Sunday, February 05, 2006

IAEA Board Passed Resolution on Iran.

The IAEA Board of Governors passed a resolution requesting the IAEA Director General to report to the UN Security Council all IAEA reports and resolutions, as adopted, relating to the implementation of safeguards in Iran.



The resolution does not in any way claim that Iran is actually building a bomb as many people would think. Just that the world wishes for more translucency from the Iranians on the matter. (read the full resolution for yourself here pdf file.)

In fact the exact wording of the resolution describes a "lack of confidence" in Iran's intentions. It does seem a rather strange charge to put before the UN security council for it is hard to see how a "lack of confidence" can be classified as a crime.

George Bush has reacted with pleasure to the announcement by the IAEA but he echoed the sentiments of his recent State of the Union address to Congress, saying the IAEA vote would not affect Iran's right to civilian nuclear power. "Iran's true interests lie in working with the international community to enjoy the benefits of peaceful nuclear energy," he said.

The Iranians have reacted strongly as expected by saying it will no longer allow snap inspections of its nuclear sites. However, an Iranian diplomat said that the president could only make such an order after a letter expressing Iran's intention had been received by the International Atomic Energy Agency at its headquarters in Vienna. Such a letter was due to be delivered late last night.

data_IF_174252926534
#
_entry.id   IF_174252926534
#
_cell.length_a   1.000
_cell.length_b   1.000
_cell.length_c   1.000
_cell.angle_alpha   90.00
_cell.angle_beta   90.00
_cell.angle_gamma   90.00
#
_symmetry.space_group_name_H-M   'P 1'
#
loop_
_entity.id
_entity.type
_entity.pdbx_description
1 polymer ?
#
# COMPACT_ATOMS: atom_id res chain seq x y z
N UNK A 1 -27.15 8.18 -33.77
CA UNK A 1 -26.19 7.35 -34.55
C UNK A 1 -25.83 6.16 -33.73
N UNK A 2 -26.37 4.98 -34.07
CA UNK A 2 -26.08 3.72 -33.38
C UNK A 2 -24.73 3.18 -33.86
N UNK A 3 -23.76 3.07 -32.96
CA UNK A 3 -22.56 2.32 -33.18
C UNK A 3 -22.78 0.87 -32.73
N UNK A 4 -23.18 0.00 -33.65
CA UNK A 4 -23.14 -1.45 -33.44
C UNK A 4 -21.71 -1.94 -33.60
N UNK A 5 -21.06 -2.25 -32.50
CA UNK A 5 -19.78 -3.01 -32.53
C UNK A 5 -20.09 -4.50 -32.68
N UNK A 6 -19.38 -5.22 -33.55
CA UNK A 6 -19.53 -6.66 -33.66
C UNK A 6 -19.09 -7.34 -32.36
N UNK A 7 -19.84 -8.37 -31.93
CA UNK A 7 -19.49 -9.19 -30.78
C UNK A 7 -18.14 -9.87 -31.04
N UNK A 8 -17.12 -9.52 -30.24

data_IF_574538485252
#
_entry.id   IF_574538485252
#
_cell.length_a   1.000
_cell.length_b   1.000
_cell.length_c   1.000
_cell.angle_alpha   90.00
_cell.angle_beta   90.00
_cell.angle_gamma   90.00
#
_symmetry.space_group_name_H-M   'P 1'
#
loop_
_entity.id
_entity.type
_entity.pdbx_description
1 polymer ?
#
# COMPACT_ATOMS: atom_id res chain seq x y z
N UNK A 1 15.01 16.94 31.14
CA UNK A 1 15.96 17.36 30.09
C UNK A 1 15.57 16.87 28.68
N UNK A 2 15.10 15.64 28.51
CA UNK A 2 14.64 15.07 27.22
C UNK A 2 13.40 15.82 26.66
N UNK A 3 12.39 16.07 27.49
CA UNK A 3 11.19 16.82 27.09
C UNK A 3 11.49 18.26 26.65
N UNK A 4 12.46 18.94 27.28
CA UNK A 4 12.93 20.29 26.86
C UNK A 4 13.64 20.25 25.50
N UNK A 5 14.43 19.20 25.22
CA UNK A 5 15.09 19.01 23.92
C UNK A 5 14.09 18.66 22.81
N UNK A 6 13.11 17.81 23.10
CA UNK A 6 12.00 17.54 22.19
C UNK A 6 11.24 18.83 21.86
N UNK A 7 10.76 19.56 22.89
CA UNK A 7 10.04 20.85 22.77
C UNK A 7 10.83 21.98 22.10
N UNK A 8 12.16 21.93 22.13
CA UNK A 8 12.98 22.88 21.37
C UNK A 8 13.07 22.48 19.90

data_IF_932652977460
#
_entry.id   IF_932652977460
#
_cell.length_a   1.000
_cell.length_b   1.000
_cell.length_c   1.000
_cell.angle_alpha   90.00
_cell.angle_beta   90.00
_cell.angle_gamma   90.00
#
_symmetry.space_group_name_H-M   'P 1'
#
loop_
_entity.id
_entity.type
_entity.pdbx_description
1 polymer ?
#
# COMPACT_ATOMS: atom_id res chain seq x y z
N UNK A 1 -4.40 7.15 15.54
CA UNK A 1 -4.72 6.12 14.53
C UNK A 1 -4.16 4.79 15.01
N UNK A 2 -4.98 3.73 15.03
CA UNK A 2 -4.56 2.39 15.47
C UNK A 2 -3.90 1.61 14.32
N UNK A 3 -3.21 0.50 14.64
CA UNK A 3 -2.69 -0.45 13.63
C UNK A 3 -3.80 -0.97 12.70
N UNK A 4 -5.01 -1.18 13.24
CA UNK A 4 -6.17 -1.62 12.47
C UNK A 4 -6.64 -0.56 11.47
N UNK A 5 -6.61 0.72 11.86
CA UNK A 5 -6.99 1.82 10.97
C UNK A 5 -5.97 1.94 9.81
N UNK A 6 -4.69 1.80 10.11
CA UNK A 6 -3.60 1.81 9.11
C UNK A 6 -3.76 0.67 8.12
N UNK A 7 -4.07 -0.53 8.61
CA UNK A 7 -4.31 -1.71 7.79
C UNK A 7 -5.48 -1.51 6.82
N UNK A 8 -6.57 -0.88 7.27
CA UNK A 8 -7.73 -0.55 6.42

Javad Vaidi, head of the Iranian delegation to the IAEA, said the "resolution is politically motivated since it is not based on any legal or technical grounds" and announced Teheran's defiant response.

It appears from wording of the IAEA resolution that Iran has not in fact broken any rules of NPT and there is still absolutely no evidence that Iran is engaging in any desire to create a nuclear weapon. The Iranians have now reacted by refusing to continue to implement the voluntary additional protocol which as stated is voluntary.

The resolution was backed by 27 countries on the 35-member board, including Russia and China. Five abstained and the only dissenting voices were Syria, Cuba and Venezuela.

Military options against Iran by the UN security council seem to be almost non existent and sanctions would hurt the west as much as Iran by possibly pushing the price of oil above 100 dollars a barrel not to mention the potential damage to any chance of a peaceful conclusion to the charade in Iraq. So it seems the effort is more symbolic than productive. Sanctions will not be implemented as China will not support any move towards sanctions and the Chinese having a veto over any resolution will make the whole event nothing more than a television spectacle that has the potential to create more problems for the West and push the Iranians further into isolation than they already are.

Some basic questions and answers about the IAEA ruling and the current stand off between Iran and the West can be found here